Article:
Bearded Saki, Chiropotes chiropotes
Geographic Distribution and Habitat
The bearded saki (Chiropotes chiropotes) also goes by the common names Humboldt bearded saki, red-backed bearded saki, red-backed saki, and tawny-olive bearded saki. They are native to the South American countries of Brazil, French Guiana, Guyana, Suriname, and Venezuela. They prefer to make their homes in upper primary rainforests, often near streams or rivers, although they can also be found in low and secondary forests. They rarely reside on the edges of habitats, preferring to be deep in undisturbed forest.
There is debate over the taxonomy of Chiropotes. As of this writing, the Internation Union for Conservation of Nature’s Red List of Threatened Species recognizes five Chiropotes species: the bearded saki, C. chiropotes (the subject of this profile), the white-nosed saki, C. albinasus, the red-brown bearded saki, C. sagulatus, Uta Hick’s bearded saki, C. utahicki, and the the black bearded saki, C. satanas. Other sources recognize yet another species, the brown-backed bearded sakis, C. israelita. Some sources treat C. chiropotes and C. israelita as synonymous. Some treat C. sagulatus and C. israelita as synonymous.
Both C. israelita and C. chiropotes were formerly considered synonymous subspecies of C. satanas. However, in 2003, a study provided morphologic and molecular evidence that both may be deserving of full species status. Some sources accept this study and treat both as separate species, while others side with the IUCN and consider C. chiropotes a full species, with C. israelita a synonym.
The controversies among scientists continue. Until their resolution, it is fair to say that this genus is very much “under construction” and subject to change as more evidence for or against elevating populations to species status comes to light.
Size, Weight, and Lifespan
Bearded sakis are medium-sized monkeys, with an average weight of 5.6 lbs (2.6 kg) for females and 6.8 lbs (3 kg) for males. Their average head and body length is between 16 and 18 inches (41–46 cm), with males on the longer side. Bearded sakis have been known to survive into their late teens in captivity.
Bearded sakis are highly unique in appearance. Their most prominent features are their beard and head hair. The hair on the top of their head, called “coronal tufts,” is puffy and round and often forms two distinct spheres. On some individuals, this hair pattern is so prominent that they appear to have two black tennis balls strapped to their head like a helmet! Their beard only adds to this effect, as it too is very round and bulbous. Their head and face are black, and their noses are very flat. Like other primates, their eyes are situated on the front of their face, providing them binocular vision. Their arms and legs are long, agile, and black. Their tail is covered in long, black hair, giving it an almost fox-like shape. The hair on their shoulders and upper back is often longer than the rest of their body, which can give them the appearance of a cape. Their back is a rusty orange color, a primary distinguishing characteristic from other species in their genus. Bearded sakis exhibit mild sexual dimorphism: males are often larger and have a longer and more prominent beard than females.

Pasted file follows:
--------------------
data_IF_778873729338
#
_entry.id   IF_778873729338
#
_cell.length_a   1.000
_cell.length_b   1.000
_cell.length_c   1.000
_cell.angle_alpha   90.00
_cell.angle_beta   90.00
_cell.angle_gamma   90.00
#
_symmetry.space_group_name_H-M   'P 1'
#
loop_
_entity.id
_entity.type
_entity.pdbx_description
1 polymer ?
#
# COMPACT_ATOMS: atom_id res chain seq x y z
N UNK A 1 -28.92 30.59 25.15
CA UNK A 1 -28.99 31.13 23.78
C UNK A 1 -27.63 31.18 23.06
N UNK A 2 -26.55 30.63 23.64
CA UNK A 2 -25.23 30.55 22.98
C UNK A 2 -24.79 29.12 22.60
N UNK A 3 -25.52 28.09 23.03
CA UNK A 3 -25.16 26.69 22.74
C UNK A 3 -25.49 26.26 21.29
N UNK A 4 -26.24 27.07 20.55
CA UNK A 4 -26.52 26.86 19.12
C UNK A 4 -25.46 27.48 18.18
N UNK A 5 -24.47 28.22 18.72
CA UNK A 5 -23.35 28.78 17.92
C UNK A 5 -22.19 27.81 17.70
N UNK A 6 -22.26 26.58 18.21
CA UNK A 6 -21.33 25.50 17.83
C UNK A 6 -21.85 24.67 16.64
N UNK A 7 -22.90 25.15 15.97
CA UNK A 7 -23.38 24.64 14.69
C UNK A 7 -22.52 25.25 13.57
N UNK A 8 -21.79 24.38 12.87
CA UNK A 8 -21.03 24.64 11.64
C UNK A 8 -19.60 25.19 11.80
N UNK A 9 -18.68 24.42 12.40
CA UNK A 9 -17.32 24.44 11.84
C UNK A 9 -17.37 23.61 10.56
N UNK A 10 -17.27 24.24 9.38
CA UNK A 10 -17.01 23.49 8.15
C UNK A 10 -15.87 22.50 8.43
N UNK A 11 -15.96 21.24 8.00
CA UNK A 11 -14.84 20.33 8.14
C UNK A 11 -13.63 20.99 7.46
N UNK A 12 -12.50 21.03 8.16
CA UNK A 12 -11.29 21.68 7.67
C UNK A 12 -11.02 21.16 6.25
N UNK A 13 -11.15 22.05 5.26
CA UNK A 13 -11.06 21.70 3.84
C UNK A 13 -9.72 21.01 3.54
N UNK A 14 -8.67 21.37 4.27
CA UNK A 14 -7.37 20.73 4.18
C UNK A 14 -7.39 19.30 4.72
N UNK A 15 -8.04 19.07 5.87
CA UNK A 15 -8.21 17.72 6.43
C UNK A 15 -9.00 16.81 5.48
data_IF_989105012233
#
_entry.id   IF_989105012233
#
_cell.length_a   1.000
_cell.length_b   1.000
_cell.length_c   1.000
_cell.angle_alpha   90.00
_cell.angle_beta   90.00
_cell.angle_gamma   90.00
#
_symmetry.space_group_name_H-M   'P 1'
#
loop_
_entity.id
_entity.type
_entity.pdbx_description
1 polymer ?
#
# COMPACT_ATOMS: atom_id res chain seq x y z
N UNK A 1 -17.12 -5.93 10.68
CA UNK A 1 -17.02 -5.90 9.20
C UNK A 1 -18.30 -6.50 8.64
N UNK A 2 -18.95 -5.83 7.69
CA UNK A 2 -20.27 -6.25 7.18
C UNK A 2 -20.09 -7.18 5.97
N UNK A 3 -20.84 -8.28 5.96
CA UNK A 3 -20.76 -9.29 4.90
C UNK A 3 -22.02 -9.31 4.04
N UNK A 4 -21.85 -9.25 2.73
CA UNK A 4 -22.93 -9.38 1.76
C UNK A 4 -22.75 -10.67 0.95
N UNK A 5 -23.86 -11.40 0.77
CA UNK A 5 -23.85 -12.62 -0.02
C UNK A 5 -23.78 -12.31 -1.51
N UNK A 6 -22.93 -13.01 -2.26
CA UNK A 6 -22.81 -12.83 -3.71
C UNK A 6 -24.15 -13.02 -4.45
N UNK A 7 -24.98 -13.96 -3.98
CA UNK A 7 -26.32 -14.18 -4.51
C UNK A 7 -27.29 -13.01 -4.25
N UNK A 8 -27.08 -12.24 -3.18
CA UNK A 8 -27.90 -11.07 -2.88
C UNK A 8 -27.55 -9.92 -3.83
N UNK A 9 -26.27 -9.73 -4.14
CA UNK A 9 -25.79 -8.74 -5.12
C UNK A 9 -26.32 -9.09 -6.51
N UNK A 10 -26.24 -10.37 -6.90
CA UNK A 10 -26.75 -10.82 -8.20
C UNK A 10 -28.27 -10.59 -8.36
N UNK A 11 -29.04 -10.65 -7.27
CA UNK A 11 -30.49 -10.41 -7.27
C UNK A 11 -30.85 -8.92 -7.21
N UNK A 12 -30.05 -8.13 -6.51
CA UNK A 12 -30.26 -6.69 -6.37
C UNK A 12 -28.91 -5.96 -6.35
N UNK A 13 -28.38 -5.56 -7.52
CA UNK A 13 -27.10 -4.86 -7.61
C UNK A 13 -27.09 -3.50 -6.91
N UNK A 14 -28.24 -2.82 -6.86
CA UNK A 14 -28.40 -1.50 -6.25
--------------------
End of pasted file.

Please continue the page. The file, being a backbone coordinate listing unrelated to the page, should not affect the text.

Bearded sakis are primarily frugivorous (fruit-eating), with seeds comprising the largest portion of their diet, along with fleshy fruits and nuts. They supplement this diet with insects. They are very well adapted to their seed-heavy diet, and can use their powerful teeth and jaws to efficiently open hard-shelled fruits. They eat these fruits by gnawing a hole at the top then use their large incisors like a can opener to pop the shell open. Seed-eating is more common during the dry months, while more fruits are eaten in the wet months. They aren’t picky about the ripeness of the fruits they eat, and the only period of food scarcity they experience is the time during seasonal transitions, and they account for this by spending more time foraging during these parts of the year. Bearded sakis have also been known to eat soil from termite nests.
Behavior and Lifestyle
Bearded sakis are active from right after sunrise to right before sunset, and spend their entire lives in trees. A study based in Venezuela found that they spend their waking hours feeding 37% of the time, foraging 10%, traveling 19%, nesting 21%, and doing other activities the remainder of the time. They range about 0.7 to 2 miles (1.1–3.2 km) per day. Because their food sources are usually abundant, they move rapidly from food tree to food tree, stopping to feed for a short time before moving on. They are very agile, using their powerful hind legs to leap long distances. They often eat while suspended from their hind legs, with their non-prehensile tail draped over a branch for additional support. It is believed that they sleep high in the trees, often with their tail curled around their body. A study of a closely related species, black-bearded sakis (C. satanas), found that they move quadrupedally (on all fours) about 80% of the time, leaping 18%, and climbing only rarely. While leaping, they begin their jump while already moving, not while standing, and land on all fours. They usually travel and feed in the upper parts of the canopy. When the monkeys are forced to inhabit small fragments of forest, their travel distance is shortened and they revisit the same food trees more often than when living in intact forest.